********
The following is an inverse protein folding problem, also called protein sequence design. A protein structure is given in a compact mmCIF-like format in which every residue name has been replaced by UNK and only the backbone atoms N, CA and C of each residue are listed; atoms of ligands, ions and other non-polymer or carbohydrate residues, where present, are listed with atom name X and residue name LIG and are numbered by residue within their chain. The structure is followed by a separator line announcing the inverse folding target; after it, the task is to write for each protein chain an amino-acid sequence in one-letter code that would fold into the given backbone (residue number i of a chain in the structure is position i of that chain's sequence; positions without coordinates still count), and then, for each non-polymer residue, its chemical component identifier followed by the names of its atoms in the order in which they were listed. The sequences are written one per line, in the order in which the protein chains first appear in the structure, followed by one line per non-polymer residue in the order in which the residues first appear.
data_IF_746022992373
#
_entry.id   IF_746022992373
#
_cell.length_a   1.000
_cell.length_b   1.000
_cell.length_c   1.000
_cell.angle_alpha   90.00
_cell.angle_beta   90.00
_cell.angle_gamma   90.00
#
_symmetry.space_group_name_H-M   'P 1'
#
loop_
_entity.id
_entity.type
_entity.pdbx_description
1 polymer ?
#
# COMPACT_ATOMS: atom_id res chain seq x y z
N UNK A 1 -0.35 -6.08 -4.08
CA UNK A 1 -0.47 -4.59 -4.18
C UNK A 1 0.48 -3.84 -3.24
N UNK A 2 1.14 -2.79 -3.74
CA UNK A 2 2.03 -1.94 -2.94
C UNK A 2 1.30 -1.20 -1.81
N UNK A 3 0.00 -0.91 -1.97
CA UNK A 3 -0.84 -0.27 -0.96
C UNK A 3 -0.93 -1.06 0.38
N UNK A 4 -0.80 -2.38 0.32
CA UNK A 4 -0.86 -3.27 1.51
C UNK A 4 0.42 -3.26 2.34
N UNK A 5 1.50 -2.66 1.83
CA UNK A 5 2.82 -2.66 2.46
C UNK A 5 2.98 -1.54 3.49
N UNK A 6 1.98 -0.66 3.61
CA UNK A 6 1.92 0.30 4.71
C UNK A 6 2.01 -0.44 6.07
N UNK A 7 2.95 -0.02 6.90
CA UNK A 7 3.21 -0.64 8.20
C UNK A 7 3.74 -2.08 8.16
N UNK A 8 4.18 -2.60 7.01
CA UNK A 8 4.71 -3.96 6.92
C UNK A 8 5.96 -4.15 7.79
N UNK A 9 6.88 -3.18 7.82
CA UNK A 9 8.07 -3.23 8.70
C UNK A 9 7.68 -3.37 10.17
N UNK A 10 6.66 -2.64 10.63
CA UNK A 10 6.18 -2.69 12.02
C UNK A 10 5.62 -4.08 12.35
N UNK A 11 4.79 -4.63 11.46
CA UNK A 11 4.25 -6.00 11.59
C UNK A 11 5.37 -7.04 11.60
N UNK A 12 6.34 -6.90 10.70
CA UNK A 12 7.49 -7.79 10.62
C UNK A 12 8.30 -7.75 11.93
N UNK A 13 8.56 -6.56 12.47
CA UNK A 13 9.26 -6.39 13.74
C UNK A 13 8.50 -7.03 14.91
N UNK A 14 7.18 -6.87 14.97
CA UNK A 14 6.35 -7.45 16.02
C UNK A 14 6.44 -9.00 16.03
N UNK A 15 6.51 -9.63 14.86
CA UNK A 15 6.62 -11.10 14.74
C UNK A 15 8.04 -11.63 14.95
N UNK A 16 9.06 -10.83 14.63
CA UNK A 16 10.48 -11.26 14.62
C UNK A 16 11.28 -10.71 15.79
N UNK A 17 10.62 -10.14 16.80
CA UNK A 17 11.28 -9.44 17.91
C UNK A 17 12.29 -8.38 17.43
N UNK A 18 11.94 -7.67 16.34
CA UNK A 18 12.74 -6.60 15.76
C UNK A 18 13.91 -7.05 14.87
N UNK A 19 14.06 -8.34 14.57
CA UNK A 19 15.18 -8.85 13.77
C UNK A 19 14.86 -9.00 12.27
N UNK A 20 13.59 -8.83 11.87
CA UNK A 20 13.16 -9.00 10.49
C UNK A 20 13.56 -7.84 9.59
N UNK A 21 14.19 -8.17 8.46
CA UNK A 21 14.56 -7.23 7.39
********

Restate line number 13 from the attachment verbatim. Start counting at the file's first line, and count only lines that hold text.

_symmetry.space_group_name_H-M   'P 1'